In this case, when your hosting provider restores your account from a previous version everything to which you have access will revert to how it was at the time of the last backup.

That is what you want for your website, but may not be what you want for your entire account because you will also lose emails that arrived after the last backup was run, and that could cause some problems.

For that reason I have a backup plugin on my website that backs up just the site itself and any other directories that I specify. That means that if the site is hacked I can restore just the site to the state that it was at the last backup. My emails and other files are left untouched.

You should still choose a host that offers free backups, but I suggest you also install a WordPress backup plugin so you can back up your site independently.

The backup plugin I use on all the sites I build is BackupBuddy – more details here.

Backup plugins do a big and important job and, therefore, require some configuration. In the case of BackupBuddy the developers, iThemes, have made this as painless as possible by providing a set of recommended BackupBuddy settings.

Using public WiFi – Coffee shops etc

Wifi symbol

The next area I want to cover is safety when using public WiFi in coffee shops, airports, hotels, etc. This is not strictly WordPress related, but since many of us log in to our sites when we’re out and about it’s clearly relevant.

Earlier, in the section on Hosting, I talked about making sure your hosting provider offers a free SSL certificate and that you have clicked the button to activate it.

This will ensure that the connection between your computer and the server where your website sits is encrypted (secure)

Why is this important?

Because there is a category of threat called ‘Man in the middle’. Here’s what that means:

Public WiFi is not secure. By its nature anyone can log onto it using the publicly displayed username and password. And ‘anyone’ includes the hackers.

The hackers have scanners that enable them to monitor the traffic of everyone who’s logged onto the WiFi network and in that way they are able to pickup the login addresses, usernames and passwords of everyone using that WiFi.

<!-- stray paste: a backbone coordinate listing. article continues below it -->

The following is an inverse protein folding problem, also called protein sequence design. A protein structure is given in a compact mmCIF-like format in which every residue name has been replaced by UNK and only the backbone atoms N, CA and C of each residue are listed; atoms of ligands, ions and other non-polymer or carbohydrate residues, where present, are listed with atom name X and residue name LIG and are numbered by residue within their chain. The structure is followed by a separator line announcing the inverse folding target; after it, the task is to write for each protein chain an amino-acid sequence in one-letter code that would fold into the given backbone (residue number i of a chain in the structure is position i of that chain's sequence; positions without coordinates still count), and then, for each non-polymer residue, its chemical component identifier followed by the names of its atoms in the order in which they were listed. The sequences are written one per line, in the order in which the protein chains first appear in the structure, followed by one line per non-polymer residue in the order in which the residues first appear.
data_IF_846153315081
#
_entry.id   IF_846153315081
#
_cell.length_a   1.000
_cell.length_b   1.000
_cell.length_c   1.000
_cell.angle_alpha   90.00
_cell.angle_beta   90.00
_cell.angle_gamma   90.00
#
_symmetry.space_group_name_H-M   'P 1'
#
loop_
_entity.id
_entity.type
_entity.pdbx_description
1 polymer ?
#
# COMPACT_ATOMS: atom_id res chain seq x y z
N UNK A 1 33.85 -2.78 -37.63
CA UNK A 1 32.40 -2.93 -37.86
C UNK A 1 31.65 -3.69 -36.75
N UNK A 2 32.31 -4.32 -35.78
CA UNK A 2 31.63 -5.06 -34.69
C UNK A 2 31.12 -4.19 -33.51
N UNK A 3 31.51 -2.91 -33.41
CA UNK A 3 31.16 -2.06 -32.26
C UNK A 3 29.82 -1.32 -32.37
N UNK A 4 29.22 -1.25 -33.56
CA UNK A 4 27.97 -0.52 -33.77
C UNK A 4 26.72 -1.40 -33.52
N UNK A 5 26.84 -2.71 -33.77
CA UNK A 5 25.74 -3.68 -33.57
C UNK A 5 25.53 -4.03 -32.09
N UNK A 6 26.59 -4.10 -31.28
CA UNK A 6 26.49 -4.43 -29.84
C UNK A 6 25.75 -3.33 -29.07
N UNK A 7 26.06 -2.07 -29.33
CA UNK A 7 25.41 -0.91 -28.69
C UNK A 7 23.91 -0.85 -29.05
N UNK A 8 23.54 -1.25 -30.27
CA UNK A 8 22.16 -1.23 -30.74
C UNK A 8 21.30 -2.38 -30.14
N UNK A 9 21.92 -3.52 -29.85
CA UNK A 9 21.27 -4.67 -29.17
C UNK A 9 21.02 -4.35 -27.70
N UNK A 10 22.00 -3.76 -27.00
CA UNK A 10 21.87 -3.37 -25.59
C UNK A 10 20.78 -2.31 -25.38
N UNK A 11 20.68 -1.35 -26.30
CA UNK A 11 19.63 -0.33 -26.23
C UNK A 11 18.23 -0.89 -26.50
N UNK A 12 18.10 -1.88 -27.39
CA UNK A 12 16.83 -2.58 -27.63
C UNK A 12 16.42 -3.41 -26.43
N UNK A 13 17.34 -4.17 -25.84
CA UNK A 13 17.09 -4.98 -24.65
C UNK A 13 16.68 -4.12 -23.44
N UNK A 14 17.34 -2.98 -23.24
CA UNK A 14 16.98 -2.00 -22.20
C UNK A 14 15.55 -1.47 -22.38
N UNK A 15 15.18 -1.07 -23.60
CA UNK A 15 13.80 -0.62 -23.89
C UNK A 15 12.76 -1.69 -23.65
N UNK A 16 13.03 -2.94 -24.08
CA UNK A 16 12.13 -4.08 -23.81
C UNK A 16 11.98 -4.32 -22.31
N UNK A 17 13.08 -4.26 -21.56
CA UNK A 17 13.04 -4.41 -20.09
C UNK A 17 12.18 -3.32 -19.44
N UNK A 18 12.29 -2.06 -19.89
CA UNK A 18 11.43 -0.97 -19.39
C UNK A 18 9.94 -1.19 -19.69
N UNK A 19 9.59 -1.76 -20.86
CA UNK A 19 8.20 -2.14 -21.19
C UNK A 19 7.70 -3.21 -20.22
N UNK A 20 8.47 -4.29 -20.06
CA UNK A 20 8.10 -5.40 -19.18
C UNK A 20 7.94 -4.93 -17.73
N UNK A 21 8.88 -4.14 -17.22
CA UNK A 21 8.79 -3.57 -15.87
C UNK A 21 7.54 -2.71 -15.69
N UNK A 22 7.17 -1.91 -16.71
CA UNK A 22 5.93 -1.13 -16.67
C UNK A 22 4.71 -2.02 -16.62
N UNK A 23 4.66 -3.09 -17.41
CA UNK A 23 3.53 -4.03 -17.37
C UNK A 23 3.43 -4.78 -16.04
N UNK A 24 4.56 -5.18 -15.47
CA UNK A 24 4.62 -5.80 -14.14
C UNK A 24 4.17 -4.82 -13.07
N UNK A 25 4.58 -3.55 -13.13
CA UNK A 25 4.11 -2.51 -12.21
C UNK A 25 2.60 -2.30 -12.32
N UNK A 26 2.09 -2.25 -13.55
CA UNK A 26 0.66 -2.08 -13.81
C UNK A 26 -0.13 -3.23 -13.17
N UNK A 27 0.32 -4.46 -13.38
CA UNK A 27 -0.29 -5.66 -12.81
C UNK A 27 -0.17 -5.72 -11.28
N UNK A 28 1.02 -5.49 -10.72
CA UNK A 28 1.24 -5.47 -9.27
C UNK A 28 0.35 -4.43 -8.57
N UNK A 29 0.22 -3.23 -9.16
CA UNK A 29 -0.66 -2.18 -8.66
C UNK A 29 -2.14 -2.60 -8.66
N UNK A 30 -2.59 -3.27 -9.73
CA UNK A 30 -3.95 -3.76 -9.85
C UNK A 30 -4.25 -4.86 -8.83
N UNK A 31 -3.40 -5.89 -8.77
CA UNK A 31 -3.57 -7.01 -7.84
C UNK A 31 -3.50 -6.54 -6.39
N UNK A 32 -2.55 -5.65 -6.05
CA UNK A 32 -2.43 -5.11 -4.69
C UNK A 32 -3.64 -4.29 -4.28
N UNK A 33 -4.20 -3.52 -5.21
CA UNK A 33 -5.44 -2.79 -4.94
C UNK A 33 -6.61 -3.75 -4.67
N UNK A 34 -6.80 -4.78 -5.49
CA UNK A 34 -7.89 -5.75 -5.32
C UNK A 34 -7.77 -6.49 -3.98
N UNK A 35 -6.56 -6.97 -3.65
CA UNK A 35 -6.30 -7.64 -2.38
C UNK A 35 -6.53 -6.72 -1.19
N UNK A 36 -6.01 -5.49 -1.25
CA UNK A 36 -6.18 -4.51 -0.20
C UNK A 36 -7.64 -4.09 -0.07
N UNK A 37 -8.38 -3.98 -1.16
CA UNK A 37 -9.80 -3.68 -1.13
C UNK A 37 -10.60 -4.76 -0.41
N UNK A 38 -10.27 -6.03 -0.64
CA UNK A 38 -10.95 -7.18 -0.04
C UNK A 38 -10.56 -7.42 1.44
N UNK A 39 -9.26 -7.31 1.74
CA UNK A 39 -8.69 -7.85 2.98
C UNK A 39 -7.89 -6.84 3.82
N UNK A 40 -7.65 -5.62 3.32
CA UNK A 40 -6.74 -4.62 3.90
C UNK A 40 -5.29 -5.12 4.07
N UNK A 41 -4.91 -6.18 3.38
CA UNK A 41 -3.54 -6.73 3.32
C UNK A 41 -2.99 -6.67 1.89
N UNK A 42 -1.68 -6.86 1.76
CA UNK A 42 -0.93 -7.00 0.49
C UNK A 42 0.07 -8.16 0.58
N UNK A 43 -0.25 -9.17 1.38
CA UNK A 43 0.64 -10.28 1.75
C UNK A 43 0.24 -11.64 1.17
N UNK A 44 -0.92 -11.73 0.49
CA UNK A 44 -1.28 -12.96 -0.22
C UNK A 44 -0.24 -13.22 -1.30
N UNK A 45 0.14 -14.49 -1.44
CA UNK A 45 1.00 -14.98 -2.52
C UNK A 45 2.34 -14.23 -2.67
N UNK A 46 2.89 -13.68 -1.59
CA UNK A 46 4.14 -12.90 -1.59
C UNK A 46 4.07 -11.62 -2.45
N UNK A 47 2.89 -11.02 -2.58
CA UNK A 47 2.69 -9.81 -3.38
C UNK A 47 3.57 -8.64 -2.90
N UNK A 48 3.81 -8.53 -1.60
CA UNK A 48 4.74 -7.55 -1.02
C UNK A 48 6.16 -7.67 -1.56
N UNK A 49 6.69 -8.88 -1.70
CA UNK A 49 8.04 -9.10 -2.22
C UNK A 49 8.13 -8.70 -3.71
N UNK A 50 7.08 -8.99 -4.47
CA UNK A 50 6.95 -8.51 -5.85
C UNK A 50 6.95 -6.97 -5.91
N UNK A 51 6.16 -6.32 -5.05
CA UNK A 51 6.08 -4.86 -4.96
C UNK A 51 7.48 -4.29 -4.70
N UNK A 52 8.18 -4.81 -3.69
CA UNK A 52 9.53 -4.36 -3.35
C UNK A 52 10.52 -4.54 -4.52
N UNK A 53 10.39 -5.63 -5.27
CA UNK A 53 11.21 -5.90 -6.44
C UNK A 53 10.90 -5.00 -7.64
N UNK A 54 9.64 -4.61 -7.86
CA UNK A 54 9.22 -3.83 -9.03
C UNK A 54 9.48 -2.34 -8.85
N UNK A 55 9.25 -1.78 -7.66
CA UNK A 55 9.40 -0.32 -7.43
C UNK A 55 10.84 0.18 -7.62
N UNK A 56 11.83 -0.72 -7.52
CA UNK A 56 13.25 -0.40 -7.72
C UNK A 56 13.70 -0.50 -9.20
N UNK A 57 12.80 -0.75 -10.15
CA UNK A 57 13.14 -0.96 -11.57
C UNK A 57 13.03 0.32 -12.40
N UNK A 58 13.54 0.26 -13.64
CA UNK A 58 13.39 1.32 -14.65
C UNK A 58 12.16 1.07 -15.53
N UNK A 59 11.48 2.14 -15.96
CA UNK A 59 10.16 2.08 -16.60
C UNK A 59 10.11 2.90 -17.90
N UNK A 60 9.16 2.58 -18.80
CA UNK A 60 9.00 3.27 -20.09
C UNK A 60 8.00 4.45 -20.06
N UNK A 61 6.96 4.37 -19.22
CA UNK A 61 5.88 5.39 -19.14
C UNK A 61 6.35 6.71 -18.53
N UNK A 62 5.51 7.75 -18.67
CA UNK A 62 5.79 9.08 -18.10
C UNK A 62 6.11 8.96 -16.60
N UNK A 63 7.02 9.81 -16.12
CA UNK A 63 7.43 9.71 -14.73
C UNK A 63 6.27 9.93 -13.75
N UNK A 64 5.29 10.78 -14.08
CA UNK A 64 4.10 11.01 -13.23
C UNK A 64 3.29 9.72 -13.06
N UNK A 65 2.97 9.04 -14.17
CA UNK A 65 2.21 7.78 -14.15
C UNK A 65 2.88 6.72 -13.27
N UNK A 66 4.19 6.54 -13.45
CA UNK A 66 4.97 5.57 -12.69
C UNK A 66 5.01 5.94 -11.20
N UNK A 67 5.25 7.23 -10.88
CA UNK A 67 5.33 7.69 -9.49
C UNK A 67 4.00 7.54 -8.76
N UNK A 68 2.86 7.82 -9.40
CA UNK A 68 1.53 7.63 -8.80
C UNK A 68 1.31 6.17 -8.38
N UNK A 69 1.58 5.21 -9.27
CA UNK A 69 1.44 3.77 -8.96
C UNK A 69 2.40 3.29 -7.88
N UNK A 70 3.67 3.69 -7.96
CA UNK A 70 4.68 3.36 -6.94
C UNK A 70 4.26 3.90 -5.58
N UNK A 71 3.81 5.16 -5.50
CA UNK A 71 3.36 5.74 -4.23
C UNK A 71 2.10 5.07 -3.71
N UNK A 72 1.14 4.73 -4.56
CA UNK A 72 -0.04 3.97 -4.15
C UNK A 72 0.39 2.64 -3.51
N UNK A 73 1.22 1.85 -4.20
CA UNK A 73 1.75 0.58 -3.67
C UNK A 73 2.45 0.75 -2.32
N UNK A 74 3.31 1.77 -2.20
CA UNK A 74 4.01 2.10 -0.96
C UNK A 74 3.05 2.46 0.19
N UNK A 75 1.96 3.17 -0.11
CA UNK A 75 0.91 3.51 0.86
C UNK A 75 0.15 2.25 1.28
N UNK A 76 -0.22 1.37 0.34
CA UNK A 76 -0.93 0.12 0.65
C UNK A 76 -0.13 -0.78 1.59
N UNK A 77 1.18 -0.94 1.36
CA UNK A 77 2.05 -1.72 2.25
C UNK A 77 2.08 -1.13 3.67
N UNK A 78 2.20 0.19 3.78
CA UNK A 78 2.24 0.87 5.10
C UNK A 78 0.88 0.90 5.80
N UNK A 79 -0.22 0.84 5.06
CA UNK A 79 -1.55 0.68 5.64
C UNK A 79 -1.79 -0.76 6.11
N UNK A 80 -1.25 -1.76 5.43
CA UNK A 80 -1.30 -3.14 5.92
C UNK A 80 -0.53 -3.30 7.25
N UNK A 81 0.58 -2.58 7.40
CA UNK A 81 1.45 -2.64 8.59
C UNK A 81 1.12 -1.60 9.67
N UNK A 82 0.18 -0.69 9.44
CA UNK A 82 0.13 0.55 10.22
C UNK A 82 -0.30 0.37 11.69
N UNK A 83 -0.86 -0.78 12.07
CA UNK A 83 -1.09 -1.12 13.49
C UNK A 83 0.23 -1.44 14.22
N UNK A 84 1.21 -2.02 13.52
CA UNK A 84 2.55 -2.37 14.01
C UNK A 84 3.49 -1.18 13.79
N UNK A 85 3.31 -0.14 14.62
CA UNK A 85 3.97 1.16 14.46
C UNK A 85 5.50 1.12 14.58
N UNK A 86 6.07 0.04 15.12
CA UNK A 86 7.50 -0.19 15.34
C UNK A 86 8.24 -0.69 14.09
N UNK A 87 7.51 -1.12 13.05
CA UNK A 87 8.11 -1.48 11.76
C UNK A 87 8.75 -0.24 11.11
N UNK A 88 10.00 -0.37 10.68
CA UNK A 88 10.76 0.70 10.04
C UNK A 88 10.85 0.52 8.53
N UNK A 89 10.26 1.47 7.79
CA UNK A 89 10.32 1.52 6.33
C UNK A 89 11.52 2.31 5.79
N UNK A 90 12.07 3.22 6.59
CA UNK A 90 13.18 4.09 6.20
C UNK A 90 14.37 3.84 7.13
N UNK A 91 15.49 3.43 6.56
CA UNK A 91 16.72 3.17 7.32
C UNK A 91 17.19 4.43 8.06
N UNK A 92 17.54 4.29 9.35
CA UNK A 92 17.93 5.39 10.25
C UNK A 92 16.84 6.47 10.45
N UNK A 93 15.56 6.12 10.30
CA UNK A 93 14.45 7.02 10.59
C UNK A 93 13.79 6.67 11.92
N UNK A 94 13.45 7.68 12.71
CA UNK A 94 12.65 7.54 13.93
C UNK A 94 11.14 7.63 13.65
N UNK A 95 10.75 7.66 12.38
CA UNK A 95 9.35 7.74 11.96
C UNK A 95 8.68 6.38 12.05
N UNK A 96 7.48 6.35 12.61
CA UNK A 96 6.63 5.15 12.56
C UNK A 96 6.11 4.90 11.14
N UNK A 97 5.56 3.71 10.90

The SSL certificate I talked about earlier only relates to communications between your computer and your website. This is important for the protection of your website, but if you visit other sites that have not activated SSL while using public WiFi the hackers will still be able to monitor your traffic. They will be able to get hold of your login details for any website you log into that has not activated SSL.

As a result, I recommend that you install and use a VPN if you regularly use public WiFi.

VPNs are very easy to install and they pretty much configure themselves. In any case, they have set up instructions that are simple and easy to follow.

A VPN will encrypt all communications between your computer and every site you visit on the Internet, not just your own website, and this makes your use of public WiFi very much more secure.

Just a word of caution here: always remember that you get what you pay for..! Going for free VPN services will often result in slower Internet browsing, the supplier logging and possibly selling your browsing data to third parties and less secure browsing.

With a good VPN paid-for service you won’t notice any difference in browsing speed and your details will be kept properly secure – not sold or passed on to third parties.

Here’s the VPN that I use.

Putting it all together

Each of the steps I’ve covered in this article are small enough in themselves but, taken together, they will provide an improved level of security for your WordPress installation.

Remember what I said earlier though: there are more steps that you should take. These are more complex in that they require adjustments to configuration or technical settings, and you should get help to implement these if you’re not comfortable undertaking them yourself.

Most importantly, though, remember that no website can ever be 100% secure, whatever steps you take. Therefore, the smart ones among us prepare a disaster recovery plan that they can follow if (or rather ‘when’!) their website is hacked.

You should put together a recovery plan too – here is how to do that.

Cyber-crime is only growing and you should be aware that’s there’s a high likelihood of your website being hacked at some point.

All the best

P.S. Is your WordPress website as secure as it could be? Take a look at the WordPress security products I have reviewed (I use all of them and I’d be happy to answer any questions you may have):